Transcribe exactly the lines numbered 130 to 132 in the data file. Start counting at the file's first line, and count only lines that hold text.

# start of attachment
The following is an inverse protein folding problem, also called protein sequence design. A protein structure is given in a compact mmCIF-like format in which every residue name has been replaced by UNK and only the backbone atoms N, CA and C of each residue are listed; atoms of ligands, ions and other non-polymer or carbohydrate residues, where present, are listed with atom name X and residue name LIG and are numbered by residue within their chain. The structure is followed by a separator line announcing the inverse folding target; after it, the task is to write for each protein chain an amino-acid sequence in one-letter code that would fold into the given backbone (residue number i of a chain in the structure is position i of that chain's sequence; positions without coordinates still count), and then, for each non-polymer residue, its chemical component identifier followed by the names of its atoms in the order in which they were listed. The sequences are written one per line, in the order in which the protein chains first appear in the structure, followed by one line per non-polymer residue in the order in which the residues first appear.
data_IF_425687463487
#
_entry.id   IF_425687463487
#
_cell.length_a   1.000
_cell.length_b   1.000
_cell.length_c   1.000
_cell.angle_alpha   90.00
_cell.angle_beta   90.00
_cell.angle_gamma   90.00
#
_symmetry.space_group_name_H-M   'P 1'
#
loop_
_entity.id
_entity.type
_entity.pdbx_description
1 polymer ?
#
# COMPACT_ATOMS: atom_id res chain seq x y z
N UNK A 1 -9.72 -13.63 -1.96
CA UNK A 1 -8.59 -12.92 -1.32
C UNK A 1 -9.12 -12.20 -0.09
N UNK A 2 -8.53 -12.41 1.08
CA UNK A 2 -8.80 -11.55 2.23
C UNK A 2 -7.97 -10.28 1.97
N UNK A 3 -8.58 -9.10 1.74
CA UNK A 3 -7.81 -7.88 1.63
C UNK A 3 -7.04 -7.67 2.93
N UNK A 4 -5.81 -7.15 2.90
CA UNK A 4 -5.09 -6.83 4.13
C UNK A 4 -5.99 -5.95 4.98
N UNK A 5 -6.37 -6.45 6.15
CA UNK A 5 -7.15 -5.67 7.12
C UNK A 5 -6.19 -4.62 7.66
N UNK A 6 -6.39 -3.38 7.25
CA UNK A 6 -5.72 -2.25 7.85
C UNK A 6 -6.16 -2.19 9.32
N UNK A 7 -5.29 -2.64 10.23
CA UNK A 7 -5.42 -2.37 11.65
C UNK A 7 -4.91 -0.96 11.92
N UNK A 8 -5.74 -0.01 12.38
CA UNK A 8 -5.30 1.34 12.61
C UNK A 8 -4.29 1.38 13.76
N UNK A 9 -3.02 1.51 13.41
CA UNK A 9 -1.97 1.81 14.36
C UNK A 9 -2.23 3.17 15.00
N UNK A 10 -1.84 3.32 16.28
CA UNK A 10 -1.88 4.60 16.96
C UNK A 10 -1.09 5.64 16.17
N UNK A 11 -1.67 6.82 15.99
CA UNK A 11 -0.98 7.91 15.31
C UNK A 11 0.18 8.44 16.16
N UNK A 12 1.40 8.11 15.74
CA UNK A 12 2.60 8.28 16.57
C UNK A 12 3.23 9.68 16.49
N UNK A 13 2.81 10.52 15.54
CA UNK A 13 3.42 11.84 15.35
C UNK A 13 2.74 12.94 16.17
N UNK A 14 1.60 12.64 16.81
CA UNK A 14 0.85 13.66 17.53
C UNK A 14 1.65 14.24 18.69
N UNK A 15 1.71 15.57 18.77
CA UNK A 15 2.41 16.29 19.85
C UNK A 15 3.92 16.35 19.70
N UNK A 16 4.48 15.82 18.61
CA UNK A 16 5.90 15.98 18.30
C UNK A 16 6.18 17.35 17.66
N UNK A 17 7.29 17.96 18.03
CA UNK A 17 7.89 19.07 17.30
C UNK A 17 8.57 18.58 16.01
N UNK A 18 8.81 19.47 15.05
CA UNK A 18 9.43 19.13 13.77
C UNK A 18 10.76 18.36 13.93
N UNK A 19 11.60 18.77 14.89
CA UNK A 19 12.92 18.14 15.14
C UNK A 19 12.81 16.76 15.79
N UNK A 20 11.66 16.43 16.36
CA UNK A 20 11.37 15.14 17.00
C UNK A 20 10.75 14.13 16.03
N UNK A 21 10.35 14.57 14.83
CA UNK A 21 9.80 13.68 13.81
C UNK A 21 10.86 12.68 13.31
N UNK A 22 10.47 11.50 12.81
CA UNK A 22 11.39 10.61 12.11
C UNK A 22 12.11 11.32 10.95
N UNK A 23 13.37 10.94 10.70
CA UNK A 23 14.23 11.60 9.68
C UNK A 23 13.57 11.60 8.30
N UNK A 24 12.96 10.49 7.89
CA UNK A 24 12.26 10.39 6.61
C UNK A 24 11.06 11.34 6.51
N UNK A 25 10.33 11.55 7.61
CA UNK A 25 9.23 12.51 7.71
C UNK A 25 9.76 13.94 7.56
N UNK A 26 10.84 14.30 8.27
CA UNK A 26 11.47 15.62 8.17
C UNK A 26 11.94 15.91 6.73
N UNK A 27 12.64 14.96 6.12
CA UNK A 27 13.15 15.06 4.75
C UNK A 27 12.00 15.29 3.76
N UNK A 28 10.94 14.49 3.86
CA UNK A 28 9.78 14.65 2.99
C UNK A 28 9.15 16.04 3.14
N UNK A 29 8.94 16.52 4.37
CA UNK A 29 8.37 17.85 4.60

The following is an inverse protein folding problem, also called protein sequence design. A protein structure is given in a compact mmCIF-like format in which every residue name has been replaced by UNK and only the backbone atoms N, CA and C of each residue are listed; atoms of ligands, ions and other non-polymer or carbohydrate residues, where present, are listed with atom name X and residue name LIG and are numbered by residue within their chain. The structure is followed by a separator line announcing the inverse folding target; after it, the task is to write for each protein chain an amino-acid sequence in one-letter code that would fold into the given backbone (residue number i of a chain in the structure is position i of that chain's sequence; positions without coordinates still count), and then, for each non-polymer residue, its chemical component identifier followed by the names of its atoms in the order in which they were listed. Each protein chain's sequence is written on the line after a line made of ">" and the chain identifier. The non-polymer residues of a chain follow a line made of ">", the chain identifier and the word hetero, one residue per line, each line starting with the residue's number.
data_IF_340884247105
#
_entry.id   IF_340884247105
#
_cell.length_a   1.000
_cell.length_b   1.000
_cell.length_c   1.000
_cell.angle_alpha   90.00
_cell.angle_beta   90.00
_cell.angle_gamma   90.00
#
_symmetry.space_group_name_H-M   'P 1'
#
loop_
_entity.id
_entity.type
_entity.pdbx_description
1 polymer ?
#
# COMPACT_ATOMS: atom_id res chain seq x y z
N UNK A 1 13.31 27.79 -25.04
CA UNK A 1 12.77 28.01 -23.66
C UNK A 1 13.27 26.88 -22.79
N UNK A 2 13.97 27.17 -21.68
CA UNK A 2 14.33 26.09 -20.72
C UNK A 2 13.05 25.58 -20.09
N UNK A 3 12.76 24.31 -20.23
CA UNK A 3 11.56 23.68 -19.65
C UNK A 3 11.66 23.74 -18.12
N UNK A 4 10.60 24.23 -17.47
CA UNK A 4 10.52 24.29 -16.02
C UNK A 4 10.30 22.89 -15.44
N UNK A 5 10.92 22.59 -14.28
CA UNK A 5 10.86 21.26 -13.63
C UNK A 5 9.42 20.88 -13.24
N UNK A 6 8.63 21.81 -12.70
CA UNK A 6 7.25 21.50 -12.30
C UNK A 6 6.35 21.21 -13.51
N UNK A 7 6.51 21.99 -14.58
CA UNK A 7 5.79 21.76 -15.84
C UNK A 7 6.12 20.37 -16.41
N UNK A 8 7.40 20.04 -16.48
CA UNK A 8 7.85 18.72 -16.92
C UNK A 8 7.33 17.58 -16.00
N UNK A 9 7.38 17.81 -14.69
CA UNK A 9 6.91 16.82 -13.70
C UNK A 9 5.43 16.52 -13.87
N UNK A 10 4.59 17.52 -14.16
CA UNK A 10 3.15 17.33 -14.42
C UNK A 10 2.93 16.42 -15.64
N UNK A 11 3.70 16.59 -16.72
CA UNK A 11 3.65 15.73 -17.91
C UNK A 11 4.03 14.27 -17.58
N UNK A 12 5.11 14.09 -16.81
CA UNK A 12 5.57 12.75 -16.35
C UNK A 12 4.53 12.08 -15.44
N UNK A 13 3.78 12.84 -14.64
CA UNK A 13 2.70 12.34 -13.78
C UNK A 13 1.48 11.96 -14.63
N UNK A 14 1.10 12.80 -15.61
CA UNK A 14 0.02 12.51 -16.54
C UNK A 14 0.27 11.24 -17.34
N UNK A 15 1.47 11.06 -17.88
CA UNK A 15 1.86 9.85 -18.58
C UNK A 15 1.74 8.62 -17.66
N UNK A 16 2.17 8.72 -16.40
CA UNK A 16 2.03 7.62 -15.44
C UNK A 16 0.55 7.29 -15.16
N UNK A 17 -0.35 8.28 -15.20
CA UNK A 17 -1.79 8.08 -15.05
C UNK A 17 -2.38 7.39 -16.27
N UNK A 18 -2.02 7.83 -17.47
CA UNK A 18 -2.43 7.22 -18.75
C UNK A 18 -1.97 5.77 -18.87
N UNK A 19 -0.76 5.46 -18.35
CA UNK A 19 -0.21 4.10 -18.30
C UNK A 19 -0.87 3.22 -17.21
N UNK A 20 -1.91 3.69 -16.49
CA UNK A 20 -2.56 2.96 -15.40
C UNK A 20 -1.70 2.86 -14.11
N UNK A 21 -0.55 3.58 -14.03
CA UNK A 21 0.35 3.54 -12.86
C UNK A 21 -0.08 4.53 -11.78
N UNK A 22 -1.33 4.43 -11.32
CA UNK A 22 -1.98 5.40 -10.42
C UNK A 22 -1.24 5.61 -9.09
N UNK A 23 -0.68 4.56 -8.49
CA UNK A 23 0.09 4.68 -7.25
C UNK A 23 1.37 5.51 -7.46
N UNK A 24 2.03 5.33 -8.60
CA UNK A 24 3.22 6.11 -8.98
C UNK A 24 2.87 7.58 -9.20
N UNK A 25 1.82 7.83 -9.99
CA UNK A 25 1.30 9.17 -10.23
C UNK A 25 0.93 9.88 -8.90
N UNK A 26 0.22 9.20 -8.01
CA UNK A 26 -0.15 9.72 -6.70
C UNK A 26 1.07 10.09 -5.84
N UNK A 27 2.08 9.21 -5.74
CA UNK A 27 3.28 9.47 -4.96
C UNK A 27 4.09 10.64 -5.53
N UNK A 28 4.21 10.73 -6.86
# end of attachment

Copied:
CA UNK A 1 12.77 28.01 -23.66
C UNK A 1 13.27 26.88 -22.79
N UNK A 2 13.97 27.17 -21.68